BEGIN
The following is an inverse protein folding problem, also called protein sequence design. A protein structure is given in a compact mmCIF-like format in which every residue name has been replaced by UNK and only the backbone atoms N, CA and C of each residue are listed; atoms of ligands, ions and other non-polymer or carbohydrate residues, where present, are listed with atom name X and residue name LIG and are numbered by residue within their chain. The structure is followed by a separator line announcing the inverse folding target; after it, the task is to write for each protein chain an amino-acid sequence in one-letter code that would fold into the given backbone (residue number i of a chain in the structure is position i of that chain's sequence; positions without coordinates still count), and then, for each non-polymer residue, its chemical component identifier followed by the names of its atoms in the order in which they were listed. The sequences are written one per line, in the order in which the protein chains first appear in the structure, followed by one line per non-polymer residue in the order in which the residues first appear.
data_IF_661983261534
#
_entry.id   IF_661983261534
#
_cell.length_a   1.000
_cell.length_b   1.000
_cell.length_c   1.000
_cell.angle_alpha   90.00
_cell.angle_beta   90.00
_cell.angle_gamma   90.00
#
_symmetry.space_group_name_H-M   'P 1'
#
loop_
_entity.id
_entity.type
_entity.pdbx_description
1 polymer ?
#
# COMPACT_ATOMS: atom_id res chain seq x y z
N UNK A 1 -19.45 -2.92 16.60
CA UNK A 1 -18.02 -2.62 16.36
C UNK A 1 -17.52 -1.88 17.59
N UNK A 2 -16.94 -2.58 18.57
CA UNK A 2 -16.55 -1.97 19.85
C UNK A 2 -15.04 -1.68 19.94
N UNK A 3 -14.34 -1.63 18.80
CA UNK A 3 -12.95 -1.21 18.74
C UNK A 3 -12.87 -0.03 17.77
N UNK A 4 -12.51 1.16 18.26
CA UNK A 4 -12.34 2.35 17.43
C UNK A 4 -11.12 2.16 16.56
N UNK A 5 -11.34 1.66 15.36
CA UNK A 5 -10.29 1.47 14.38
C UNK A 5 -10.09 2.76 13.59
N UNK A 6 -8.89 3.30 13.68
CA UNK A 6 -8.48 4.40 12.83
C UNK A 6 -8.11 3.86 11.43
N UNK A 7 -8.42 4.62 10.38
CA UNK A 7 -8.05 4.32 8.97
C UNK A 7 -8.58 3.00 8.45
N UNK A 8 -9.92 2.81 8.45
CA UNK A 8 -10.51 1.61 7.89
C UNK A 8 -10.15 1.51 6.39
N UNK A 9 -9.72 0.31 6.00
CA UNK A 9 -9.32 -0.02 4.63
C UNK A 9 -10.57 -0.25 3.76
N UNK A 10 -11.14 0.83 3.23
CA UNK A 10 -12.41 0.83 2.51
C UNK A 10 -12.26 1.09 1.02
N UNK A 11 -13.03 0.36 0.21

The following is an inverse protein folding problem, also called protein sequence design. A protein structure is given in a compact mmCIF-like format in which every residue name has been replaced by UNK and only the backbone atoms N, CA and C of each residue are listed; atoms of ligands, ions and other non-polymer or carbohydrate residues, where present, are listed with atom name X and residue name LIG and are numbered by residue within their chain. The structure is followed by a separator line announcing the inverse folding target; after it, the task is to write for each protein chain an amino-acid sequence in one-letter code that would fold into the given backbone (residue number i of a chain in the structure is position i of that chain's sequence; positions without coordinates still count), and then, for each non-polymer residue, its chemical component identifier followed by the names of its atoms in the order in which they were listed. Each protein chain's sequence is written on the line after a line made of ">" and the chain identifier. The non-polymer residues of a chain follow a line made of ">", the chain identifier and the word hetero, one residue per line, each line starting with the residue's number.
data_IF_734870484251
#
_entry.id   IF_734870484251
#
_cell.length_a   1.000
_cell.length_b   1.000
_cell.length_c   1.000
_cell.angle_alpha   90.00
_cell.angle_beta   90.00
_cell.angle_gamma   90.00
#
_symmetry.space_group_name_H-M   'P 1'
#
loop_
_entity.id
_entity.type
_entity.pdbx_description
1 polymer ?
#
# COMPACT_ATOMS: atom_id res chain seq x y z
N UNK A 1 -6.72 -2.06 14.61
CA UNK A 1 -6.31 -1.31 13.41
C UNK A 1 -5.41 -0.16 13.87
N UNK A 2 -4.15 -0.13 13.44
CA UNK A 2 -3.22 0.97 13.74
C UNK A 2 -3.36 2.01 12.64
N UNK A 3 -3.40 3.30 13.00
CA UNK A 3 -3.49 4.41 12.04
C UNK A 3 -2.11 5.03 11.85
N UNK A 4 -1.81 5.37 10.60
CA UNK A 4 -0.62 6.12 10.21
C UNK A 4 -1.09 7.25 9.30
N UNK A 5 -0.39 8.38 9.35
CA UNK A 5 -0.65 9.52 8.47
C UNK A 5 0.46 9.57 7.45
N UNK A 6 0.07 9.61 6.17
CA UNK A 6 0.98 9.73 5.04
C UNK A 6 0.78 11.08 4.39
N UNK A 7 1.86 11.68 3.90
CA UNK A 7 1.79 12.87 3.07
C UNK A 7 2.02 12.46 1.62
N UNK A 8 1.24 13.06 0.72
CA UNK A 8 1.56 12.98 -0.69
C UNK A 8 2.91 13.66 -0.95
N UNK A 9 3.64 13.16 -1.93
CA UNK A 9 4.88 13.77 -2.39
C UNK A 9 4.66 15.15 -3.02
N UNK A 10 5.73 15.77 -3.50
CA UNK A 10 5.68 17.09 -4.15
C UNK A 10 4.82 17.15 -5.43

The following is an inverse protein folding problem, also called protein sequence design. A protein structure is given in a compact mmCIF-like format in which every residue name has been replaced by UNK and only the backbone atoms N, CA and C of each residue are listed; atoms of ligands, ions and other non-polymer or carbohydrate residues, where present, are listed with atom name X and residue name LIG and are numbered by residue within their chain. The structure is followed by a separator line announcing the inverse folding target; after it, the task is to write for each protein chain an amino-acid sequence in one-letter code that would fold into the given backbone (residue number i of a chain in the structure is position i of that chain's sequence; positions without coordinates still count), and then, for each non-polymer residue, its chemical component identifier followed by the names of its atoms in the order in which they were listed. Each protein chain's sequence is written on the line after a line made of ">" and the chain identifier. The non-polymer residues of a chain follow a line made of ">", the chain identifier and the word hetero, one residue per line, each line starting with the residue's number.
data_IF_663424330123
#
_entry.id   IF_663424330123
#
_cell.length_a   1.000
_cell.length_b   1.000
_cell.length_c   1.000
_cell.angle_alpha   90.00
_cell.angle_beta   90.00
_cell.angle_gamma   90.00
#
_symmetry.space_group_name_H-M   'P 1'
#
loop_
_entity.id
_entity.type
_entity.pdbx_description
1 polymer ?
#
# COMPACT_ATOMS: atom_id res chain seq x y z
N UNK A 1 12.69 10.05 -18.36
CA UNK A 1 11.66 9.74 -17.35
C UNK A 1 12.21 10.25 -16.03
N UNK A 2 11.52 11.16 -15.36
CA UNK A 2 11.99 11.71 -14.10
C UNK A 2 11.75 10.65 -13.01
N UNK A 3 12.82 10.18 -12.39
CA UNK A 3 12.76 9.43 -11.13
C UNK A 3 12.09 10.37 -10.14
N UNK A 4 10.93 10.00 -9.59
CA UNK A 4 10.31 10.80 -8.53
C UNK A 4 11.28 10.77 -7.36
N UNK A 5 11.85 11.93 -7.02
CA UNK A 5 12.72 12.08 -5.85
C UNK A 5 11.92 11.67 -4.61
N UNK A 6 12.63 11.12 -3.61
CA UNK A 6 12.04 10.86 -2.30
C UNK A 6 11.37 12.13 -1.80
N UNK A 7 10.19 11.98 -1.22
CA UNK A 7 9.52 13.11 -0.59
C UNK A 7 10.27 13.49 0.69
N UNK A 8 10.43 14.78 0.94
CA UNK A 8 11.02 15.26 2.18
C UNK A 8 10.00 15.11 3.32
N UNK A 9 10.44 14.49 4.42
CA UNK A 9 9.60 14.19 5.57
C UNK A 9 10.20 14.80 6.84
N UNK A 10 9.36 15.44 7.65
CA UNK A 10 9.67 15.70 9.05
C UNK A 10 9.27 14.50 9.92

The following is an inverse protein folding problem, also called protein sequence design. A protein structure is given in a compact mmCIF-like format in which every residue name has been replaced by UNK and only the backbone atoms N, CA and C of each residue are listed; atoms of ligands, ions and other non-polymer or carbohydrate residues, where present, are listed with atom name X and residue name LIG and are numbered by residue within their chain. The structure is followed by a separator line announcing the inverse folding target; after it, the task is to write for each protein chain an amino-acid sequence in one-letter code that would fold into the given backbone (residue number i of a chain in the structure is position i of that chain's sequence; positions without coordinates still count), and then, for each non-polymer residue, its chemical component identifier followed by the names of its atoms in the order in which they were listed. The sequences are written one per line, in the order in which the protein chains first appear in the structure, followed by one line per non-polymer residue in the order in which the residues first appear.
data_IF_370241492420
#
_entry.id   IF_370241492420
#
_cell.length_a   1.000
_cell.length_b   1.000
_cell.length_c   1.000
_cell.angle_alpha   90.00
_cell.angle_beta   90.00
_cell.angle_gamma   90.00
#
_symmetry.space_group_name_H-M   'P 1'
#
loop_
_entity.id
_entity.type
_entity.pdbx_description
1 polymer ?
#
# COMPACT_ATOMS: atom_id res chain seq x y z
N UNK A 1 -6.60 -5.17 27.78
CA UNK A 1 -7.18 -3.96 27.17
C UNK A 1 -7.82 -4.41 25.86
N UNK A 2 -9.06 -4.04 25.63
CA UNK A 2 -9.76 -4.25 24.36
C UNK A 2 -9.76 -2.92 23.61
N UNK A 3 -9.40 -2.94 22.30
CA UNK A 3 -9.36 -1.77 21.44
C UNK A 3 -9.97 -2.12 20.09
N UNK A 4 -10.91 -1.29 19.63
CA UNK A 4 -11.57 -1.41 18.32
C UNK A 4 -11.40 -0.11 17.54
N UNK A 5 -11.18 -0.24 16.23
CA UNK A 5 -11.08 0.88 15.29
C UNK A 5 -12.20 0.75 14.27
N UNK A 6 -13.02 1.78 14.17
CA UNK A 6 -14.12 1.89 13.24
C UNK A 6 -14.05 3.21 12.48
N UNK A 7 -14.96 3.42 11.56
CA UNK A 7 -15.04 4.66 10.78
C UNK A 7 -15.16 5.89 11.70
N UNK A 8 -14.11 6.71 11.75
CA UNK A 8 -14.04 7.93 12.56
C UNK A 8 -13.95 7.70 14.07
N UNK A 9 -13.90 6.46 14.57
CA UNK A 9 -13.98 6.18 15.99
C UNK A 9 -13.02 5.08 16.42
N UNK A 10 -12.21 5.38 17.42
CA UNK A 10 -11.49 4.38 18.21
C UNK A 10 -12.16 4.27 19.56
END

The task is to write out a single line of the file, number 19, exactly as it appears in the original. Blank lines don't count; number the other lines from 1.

1 polymer ?